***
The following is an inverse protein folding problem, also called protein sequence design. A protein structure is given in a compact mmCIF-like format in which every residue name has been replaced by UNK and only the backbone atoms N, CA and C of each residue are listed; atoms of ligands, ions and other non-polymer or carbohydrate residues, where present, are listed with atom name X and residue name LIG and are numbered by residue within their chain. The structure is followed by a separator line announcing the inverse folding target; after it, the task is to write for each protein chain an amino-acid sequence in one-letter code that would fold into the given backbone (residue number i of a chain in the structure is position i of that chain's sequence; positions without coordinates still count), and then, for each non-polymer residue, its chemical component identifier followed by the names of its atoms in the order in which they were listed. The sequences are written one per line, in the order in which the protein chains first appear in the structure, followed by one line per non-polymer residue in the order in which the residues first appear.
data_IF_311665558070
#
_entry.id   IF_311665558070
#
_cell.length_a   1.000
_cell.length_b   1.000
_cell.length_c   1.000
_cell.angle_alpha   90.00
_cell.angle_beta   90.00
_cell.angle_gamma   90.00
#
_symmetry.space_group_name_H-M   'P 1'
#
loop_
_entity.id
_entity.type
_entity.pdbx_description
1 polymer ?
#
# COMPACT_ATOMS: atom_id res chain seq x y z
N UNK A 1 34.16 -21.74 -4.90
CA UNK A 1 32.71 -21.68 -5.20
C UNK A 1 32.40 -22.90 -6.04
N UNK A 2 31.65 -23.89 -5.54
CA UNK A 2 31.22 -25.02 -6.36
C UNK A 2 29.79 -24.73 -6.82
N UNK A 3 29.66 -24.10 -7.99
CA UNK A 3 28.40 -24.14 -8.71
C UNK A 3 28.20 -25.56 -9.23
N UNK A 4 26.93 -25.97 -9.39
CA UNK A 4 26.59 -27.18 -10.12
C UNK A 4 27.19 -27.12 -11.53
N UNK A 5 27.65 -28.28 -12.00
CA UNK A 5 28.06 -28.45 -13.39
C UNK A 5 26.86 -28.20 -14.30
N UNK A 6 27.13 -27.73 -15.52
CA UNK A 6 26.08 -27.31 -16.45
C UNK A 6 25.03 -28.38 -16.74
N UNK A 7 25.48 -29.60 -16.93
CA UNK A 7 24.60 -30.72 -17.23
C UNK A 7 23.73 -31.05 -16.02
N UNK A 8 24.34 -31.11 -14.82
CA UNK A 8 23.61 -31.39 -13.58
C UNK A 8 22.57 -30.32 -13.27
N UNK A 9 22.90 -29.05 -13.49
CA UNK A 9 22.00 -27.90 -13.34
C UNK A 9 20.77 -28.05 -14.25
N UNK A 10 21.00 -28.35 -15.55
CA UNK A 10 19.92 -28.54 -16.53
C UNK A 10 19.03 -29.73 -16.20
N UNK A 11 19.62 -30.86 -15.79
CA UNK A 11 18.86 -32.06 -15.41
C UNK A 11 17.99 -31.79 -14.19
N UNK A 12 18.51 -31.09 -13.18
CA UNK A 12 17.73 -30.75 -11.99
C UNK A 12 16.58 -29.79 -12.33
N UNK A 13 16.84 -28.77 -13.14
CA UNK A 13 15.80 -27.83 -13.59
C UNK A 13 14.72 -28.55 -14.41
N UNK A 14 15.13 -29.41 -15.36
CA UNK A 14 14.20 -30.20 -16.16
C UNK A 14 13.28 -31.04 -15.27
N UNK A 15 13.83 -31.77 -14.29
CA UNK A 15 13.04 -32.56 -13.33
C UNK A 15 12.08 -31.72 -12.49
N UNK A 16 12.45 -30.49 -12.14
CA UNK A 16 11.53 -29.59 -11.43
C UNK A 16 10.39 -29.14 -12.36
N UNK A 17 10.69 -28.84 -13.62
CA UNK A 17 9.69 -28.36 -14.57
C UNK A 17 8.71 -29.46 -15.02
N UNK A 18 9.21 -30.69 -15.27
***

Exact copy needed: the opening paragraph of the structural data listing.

The following is an inverse protein folding problem, also called protein sequence design. A protein structure is given in a compact mmCIF-like format in which every residue name has been replaced by UNK and only the backbone atoms N, CA and C of each residue are listed; atoms of ligands, ions and other non-polymer or carbohydrate residues, where present, are listed with atom name X and residue name LIG and are numbered by residue within their chain. The structure is followed by a separator line announcing the inverse folding target; after it, the task is to write for each protein chain an amino-acid sequence in one-letter code that would fold into the given backbone (residue number i of a chain in the structure is position i of that chain's sequence; positions without coordinates still count), and then, for each non-polymer residue, its chemical component identifier followed by the names of its atoms in the order in which they were listed. The sequences are written one per line, in the order in which the protein chains first appear in the structure, followed by one line per non-polymer residue in the order in which the residues first appear.